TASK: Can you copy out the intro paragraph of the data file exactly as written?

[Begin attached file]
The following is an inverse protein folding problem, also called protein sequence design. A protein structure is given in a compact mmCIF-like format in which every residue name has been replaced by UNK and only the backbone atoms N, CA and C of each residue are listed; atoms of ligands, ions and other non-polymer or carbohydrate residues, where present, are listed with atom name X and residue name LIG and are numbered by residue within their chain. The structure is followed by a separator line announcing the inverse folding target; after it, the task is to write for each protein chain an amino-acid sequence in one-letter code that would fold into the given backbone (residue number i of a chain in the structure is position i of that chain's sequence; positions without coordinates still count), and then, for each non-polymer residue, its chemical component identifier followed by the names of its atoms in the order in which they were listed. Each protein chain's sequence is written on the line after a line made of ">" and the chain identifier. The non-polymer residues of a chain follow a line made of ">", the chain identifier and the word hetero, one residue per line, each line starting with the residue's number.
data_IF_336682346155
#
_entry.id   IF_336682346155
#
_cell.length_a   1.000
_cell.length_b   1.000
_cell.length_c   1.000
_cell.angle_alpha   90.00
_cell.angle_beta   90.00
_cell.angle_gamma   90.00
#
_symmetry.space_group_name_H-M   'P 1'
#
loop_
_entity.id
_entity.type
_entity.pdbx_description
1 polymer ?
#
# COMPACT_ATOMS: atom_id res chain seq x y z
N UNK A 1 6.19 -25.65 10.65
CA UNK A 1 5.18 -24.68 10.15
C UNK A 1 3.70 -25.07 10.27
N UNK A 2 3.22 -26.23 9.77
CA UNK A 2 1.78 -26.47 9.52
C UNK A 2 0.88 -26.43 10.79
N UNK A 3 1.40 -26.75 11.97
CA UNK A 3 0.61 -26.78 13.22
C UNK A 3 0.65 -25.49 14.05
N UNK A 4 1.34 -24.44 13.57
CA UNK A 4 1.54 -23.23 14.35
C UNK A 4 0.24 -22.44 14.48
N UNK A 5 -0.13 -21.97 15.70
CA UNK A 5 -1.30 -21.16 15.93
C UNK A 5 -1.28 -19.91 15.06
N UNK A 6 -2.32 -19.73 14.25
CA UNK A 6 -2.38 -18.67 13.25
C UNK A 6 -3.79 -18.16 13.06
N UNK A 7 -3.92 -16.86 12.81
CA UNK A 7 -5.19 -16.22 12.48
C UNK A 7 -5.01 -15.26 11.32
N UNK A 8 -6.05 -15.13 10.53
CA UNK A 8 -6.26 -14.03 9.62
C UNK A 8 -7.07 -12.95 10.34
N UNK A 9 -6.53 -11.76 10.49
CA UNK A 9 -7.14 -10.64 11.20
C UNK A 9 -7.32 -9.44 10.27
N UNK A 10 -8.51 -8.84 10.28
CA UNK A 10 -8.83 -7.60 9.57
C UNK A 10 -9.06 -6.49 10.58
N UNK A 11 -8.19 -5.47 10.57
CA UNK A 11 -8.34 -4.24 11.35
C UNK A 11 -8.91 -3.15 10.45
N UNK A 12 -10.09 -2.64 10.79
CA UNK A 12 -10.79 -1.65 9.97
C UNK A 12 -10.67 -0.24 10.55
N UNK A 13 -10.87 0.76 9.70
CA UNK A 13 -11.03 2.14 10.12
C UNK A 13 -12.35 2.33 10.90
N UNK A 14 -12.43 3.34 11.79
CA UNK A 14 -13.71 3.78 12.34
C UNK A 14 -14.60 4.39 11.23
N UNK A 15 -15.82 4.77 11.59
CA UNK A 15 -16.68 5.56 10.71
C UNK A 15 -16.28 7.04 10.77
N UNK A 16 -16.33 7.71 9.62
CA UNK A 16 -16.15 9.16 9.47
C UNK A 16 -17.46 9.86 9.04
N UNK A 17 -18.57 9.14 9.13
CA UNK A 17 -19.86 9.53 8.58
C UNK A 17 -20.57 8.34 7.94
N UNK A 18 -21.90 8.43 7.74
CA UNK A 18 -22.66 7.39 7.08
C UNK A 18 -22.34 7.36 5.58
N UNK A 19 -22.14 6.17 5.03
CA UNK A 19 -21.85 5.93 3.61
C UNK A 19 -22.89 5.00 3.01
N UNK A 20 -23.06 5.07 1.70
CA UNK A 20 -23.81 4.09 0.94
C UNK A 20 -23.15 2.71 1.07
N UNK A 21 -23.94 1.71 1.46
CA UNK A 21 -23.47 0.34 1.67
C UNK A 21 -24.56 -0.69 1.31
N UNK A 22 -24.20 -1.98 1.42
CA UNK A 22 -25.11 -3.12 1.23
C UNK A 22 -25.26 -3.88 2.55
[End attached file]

The following is an inverse protein folding problem, also called protein sequence design. A protein structure is given in a compact mmCIF-like format in which every residue name has been replaced by UNK and only the backbone atoms N, CA and C of each residue are listed; atoms of ligands, ions and other non-polymer or carbohydrate residues, where present, are listed with atom name X and residue name LIG and are numbered by residue within their chain. The structure is followed by a separator line announcing the inverse folding target; after it, the task is to write for each protein chain an amino-acid sequence in one-letter code that would fold into the given backbone (residue number i of a chain in the structure is position i of that chain's sequence; positions without coordinates still count), and then, for each non-polymer residue, its chemical component identifier followed by the names of its atoms in the order in which they were listed. Each protein chain's sequence is written on the line after a line made of ">" and the chain identifier. The non-polymer residues of a chain follow a line made of ">", the chain identifier and the word hetero, one residue per line, each line starting with the residue's number.